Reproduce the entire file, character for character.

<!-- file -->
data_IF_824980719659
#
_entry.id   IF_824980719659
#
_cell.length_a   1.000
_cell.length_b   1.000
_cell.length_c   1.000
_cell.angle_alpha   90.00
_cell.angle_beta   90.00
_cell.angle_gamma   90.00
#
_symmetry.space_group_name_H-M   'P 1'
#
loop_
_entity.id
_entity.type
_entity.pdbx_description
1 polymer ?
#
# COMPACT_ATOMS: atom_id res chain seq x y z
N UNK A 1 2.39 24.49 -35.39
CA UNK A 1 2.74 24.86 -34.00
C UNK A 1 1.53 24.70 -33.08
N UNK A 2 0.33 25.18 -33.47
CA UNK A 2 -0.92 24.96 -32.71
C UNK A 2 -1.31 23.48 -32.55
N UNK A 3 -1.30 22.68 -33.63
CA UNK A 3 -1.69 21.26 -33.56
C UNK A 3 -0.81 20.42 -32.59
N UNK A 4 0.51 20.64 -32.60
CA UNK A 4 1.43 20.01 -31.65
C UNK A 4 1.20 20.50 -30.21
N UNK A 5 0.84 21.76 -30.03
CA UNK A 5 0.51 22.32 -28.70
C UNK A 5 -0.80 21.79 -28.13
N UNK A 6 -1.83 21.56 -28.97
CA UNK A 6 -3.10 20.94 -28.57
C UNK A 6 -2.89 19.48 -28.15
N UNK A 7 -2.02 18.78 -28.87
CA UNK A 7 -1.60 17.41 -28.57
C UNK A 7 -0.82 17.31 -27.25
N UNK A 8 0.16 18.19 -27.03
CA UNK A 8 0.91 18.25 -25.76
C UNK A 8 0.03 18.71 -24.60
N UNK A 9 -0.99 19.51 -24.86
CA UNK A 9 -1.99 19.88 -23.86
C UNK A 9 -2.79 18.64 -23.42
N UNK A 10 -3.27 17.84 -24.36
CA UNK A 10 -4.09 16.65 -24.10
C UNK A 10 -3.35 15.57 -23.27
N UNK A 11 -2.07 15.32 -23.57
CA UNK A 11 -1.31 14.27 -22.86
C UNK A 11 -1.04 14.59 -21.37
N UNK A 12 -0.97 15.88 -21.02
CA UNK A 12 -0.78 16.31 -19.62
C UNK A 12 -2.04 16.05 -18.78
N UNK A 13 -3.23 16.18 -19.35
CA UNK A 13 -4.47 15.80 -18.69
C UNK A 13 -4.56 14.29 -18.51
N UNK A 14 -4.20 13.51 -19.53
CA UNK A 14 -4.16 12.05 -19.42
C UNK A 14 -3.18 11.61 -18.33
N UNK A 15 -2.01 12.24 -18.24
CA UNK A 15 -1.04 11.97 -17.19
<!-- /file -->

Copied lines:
data_IF_824980719659
#
_entry.id   IF_824980719659
#
_cell.length_a   1.000
_cell.length_b   1.000
_cell.length_c   1.000
_cell.angle_alpha   90.00
_cell.angle_beta   90.00
_cell.angle_gamma   90.00
#
_symmetry.space_group_name_H-M   'P 1'
#
loop_
_entity.id
_entity.type
_entity.pdbx_description
1 polymer ?
#
# COMPACT_ATOMS: atom_id res chain seq x y z
N UNK A 1 2.39 24.49 -35.39
CA UNK A 1 2.74 24.86 -34.00
C UNK A 1 1.53 24.70 -33.08
N UNK A 2 0.33 25.18 -33.47
CA UNK A 2 -0.92 24.96 -32.71
C UNK A 2 -1.31 23.48 -32.55
N UNK A 3 -1.30 22.68 -33.63
CA UNK A 3 -1.69 21.26 -33.56
C UNK A 3 -0.81 20.42 -32.59
N UNK A 4 0.51 20.64 -32.60
CA UNK A 4 1.43 20.01 -31.65
C UNK A 4 1.20 20.50 -30.21
N UNK A 5 0.84 21.76 -30.03
CA UNK A 5 0.51 22.32 -28.70
C UNK A 5 -0.80 21.79 -28.13
N UNK A 6 -1.83 21.56 -28.97
CA UNK A 6 -3.10 20.94 -28.57
C UNK A 6 -2.89 19.48 -28.15
N UNK A 7 -2.02 18.78 -28.87
CA UNK A 7 -1.60 17.41 -28.57
C UNK A 7 -0.82 17.31 -27.25
N UNK A 8 0.16 18.19 -27.03
CA UNK A 8 0.91 18.25 -25.76
C UNK A 8 0.03 18.71 -24.60
N UNK A 9 -0.99 19.51 -24.86
CA UNK A 9 -1.99 19.88 -23.86
C UNK A 9 -2.79 18.64 -23.42
N UNK A 10 -3.27 17.84 -24.36
CA UNK A 10 -4.09 16.65 -24.10
C UNK A 10 -3.35 15.57 -23.27
N UNK A 11 -2.07 15.32 -23.57
CA UNK A 11 -1.31 14.27 -22.86
C UNK A 11 -1.04 14.59 -21.37
N UNK A 12 -0.97 15.88 -21.02
CA UNK A 12 -0.78 16.31 -19.62
C UNK A 12 -2.04 16.05 -18.78
N UNK A 13 -3.23 16.18 -19.35
CA UNK A 13 -4.47 15.80 -18.69
C UNK A 13 -4.56 14.29 -18.51
N UNK A 14 -4.20 13.51 -19.53
CA UNK A 14 -4.16 12.05 -19.42
C UNK A 14 -3.18 11.61 -18.33
N UNK A 15 -2.01 12.24 -18.24
CA UNK A 15 -1.04 11.97 -17.19